Saturday, January 21, 2012

Rick 1, Mitt 1, Newt 1

I'm surprised Newt won so big in SC. Intrade had his probability of winning at about 7% as recently as a week ago. I seriously considered buying up all of Newt's shares at that point, but I never expected Newt to crush Romney like this.

There's a lot of discussion in the conservosphere about how and why Newt's debate performance has impacted his momentum. But almost everyone agrees that the debates have been the decisive factor.

I think the take home message is that the "Not-Romney" sentiment is still very strong, and that sentiment has coalesced around Newt as a consequence of Newt's forceful repudiation of the abusive anti-conservative media establishment.

That said, I still think it's Romney's nomination to lose. This might be the last Not-Romney win for quite some time.

As I noted earlier, the next five contests will be in Romney-friendly territory. Newt has an advantage in the south, but we're going to be out of the core southern states for a while now. Florida is up next, but Florida is more of a regional hybrid with swing state tendencies, and Florida's Jeb Bush, a popular ex-governor, is expected to endorse Romney soon (update).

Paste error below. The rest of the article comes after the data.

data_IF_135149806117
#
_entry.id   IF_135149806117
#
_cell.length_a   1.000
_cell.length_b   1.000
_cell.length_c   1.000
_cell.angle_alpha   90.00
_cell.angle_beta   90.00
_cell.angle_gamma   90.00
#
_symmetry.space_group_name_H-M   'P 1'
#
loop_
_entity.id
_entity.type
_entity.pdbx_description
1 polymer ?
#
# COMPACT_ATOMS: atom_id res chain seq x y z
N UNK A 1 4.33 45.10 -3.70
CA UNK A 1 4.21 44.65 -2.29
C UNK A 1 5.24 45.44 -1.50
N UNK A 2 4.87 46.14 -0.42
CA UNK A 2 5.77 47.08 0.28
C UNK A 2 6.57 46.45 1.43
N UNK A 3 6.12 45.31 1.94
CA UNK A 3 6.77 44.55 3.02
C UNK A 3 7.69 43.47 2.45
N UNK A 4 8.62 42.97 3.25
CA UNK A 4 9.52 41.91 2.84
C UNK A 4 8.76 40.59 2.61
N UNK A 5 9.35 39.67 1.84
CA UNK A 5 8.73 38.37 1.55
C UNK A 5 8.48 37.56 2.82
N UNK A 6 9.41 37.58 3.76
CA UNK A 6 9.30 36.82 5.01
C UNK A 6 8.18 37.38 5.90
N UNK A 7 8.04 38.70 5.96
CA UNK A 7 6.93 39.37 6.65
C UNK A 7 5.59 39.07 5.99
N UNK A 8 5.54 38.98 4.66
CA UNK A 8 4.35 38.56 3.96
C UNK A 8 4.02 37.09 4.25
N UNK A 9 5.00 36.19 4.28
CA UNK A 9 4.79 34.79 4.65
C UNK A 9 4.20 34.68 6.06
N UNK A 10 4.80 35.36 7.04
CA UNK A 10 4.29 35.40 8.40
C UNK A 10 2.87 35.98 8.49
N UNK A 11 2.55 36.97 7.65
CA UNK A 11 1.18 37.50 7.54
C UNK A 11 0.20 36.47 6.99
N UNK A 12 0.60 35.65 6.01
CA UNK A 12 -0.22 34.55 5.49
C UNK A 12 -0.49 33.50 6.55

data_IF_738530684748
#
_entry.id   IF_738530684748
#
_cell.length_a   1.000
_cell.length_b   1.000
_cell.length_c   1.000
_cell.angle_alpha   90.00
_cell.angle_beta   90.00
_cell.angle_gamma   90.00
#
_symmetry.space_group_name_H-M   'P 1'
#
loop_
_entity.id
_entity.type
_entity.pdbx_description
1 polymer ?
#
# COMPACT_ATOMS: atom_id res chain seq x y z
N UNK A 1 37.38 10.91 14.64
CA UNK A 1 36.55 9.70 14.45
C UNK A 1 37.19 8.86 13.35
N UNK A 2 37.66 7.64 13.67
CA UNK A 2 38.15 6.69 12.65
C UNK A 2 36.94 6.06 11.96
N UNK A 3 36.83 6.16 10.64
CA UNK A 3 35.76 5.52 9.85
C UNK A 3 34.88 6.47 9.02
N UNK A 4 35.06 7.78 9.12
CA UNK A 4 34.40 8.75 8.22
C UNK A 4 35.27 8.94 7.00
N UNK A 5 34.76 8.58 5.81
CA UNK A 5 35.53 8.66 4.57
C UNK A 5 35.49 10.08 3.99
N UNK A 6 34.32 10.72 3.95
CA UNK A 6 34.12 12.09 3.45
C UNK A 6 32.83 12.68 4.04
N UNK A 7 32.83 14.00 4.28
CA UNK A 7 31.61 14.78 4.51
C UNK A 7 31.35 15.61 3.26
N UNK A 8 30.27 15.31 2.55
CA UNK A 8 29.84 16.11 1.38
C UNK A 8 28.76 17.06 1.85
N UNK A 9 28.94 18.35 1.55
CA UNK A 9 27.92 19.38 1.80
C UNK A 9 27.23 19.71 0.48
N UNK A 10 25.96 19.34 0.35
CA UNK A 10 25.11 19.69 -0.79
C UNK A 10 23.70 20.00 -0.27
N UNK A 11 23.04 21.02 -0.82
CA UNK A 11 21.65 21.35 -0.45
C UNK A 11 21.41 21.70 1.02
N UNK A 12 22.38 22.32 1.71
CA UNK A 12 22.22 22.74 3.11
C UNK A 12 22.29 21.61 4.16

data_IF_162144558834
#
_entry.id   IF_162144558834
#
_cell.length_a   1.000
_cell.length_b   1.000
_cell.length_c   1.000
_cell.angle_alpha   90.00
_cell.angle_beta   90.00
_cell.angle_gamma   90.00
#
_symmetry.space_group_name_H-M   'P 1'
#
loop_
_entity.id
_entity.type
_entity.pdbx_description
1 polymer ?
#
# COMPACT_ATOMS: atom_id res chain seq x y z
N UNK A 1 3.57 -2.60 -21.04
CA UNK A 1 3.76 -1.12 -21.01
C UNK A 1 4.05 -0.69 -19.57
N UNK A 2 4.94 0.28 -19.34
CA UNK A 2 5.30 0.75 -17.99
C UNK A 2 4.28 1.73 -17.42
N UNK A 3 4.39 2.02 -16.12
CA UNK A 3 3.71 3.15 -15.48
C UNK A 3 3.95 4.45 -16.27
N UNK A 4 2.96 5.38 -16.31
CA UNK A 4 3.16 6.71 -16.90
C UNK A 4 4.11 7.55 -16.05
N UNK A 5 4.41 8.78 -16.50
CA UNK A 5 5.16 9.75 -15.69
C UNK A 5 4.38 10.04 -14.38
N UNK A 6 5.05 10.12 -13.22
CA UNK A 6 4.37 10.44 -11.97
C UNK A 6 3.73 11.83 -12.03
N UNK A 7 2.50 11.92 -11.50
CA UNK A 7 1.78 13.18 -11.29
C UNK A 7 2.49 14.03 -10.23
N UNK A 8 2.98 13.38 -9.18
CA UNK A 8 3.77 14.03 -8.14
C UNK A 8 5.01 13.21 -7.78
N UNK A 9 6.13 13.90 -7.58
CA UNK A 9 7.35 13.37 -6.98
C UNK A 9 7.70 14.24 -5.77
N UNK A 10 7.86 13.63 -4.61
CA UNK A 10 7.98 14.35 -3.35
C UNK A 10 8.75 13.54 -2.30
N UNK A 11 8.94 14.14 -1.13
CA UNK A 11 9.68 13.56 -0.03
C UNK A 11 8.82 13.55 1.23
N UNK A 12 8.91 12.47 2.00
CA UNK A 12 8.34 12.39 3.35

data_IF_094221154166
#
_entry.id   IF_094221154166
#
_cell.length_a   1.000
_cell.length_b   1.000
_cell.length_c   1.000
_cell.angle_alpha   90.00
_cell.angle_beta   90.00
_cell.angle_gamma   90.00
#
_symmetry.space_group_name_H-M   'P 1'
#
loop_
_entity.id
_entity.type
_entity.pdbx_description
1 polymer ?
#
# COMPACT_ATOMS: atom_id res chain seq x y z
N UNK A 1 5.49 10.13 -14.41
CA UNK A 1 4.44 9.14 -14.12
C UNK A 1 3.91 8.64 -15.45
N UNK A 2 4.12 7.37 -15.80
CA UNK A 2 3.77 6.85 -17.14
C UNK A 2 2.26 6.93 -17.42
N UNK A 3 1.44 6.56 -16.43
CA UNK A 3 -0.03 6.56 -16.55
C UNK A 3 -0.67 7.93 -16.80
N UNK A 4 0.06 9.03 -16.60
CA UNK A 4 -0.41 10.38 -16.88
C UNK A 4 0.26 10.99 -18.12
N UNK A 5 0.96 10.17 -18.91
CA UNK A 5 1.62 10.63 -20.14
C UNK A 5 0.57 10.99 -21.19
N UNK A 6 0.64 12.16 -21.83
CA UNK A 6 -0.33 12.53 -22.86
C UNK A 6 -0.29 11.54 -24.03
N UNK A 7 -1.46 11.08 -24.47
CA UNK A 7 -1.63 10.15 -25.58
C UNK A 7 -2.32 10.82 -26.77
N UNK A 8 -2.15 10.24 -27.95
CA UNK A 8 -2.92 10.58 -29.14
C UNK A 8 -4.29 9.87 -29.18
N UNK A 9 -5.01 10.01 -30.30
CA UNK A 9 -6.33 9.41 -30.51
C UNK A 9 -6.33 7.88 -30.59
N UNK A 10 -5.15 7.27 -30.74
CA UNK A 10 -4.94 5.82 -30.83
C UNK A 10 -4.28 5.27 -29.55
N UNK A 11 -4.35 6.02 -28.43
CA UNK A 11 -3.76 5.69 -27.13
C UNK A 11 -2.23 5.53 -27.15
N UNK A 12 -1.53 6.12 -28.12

Addendum: Good insights from The Other McCain:
...Mitt’s “inevitable” mojo spell is now decisively broken, and the questions now are multiple: Can Mitt get his mojo back? Will Newt be able to avoid further “drama”? Can Santorum get the financial resources to stay in the race, hoping to be the last man standing if Newt auto-destructs?

Update II: Good insights from Red State:

Newt Gingrich Wins. What It Means...
The base is revolting because they swept the GOP back into relevance in Washington just under two years ago and they have been thanked with contempt ever since...
Read the rest...

Conservatives (accurately) perceive the media mainstream to be a de facto organ of the liberal left, and by extension, the Democratic Party - and they understand that conservative governance is absolutely impossible unless that organ is defeated or co-opted. On the latter count, ask President John McCain how his co-option efforts went. When Newt Gingrich crushes a hapless journalist, he isn't just tossing up a parlor trick: he's demonstrating an indispensable prerequisite to conservative governance today.
Read the rest...

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